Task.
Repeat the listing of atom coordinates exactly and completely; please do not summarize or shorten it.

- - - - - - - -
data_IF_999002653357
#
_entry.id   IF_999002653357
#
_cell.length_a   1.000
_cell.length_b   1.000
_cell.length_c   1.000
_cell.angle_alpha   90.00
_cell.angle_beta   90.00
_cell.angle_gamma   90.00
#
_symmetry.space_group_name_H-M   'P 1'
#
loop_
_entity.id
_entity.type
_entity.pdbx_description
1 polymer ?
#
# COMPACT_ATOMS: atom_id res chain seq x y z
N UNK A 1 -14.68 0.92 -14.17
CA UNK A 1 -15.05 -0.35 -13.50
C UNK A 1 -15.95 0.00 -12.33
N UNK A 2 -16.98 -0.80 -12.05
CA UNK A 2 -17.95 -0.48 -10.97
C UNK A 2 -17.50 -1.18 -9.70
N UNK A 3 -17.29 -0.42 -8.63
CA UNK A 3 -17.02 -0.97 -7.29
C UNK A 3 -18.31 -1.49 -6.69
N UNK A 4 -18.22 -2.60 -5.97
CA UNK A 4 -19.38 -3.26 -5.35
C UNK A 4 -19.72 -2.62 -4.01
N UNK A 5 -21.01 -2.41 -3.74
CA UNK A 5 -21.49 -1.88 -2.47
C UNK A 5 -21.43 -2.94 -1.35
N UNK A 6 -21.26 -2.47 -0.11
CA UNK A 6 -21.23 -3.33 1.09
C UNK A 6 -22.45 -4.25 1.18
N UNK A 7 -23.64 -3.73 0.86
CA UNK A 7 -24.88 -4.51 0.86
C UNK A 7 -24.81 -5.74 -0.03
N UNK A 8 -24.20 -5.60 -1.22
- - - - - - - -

data_IF_999002653357
#
_entry.id   IF_999002653357
#
_cell.length_a   1.000
_cell.length_b   1.000
_cell.length_c   1.000
_cell.angle_alpha   90.00
_cell.angle_beta   90.00
_cell.angle_gamma   90.00
#
_symmetry.space_group_name_H-M   'P 1'
#
loop_
_entity.id
_entity.type
_entity.pdbx_description
1 polymer ?
#
# COMPACT_ATOMS: atom_id res chain seq x y z
N UNK A 1 -14.68 0.92 -14.17
CA UNK A 1 -15.05 -0.35 -13.50
C UNK A 1 -15.95 0.00 -12.33
N UNK A 2 -16.98 -0.80 -12.05
CA UNK A 2 -17.95 -0.48 -10.97
C UNK A 2 -17.50 -1.18 -9.70
N UNK A 3 -17.29 -0.42 -8.63
CA UNK A 3 -17.02 -0.97 -7.29
C UNK A 3 -18.31 -1.49 -6.69
N UNK A 4 -18.22 -2.60 -5.97
CA UNK A 4 -19.38 -3.26 -5.35
C UNK A 4 -19.72 -2.62 -4.01
N UNK A 5 -21.01 -2.41 -3.74
CA UNK A 5 -21.49 -1.88 -2.47
C UNK A 5 -21.43 -2.94 -1.35
N UNK A 6 -21.26 -2.47 -0.11
CA UNK A 6 -21.23 -3.33 1.09
C UNK A 6 -22.45 -4.25 1.18
N UNK A 7 -23.64 -3.73 0.86
CA UNK A 7 -24.88 -4.51 0.86
C UNK A 7 -24.81 -5.74 -0.03
N UNK A 8 -24.20 -5.60 -1.22